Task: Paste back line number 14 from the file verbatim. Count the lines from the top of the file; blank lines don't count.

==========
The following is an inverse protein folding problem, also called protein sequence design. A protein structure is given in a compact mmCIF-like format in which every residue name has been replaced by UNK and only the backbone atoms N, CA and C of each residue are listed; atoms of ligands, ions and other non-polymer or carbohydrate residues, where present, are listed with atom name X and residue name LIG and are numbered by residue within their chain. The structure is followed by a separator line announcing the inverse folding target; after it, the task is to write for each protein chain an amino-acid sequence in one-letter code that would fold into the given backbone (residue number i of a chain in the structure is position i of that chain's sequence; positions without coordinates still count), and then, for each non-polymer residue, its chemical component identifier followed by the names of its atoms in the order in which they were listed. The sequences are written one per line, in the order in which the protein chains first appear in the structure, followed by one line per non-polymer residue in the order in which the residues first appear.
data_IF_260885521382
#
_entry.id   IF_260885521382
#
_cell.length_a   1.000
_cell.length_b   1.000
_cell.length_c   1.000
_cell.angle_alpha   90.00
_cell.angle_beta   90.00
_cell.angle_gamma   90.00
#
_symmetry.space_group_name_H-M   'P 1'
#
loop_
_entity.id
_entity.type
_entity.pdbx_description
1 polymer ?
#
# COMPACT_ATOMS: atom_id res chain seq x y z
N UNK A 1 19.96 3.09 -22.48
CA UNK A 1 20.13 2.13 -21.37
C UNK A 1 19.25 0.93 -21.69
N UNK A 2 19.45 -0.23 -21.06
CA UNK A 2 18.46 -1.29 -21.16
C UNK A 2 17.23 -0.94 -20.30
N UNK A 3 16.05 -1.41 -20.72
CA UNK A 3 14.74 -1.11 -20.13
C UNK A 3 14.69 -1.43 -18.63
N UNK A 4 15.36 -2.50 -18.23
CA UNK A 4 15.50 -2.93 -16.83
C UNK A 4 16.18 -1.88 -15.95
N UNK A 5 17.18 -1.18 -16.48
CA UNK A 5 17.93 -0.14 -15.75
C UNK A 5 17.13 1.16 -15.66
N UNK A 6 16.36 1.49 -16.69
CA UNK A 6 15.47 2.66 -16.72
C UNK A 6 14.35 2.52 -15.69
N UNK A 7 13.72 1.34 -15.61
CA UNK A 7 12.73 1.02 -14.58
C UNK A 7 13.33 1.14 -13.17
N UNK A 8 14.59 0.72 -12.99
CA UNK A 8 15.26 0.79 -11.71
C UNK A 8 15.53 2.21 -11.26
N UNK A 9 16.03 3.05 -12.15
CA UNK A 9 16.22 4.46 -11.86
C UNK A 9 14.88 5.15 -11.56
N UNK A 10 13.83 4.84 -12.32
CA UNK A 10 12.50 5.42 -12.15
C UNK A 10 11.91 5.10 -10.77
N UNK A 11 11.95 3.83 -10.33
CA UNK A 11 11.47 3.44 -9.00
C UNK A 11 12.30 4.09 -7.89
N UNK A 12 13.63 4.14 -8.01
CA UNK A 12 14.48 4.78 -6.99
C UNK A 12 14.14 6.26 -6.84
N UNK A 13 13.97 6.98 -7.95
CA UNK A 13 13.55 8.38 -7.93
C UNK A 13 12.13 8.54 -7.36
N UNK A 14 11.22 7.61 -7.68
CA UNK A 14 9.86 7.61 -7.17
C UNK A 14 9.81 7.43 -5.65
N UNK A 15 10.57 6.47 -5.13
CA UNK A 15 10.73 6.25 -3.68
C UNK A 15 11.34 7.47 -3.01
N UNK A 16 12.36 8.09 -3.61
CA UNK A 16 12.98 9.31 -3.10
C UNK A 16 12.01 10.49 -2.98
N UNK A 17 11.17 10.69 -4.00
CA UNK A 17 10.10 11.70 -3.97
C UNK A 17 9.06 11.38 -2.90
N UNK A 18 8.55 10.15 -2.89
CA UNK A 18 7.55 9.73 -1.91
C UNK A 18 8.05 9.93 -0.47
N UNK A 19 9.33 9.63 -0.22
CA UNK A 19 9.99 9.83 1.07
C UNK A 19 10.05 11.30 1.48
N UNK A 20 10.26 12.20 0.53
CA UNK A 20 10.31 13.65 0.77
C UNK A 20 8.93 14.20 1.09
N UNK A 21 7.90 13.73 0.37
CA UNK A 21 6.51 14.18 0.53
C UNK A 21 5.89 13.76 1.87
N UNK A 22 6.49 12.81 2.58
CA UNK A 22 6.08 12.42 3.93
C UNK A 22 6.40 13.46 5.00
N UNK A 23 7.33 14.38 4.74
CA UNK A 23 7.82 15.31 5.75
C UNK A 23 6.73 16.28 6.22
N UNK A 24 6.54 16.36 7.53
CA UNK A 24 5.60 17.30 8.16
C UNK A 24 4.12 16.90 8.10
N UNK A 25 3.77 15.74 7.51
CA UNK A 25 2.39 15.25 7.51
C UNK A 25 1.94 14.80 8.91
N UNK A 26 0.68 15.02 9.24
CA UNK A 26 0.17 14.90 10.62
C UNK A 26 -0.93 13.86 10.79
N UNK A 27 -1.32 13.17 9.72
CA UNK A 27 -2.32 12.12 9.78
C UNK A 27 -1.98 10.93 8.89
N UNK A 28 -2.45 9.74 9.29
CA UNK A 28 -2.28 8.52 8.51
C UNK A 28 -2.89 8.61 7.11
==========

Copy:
#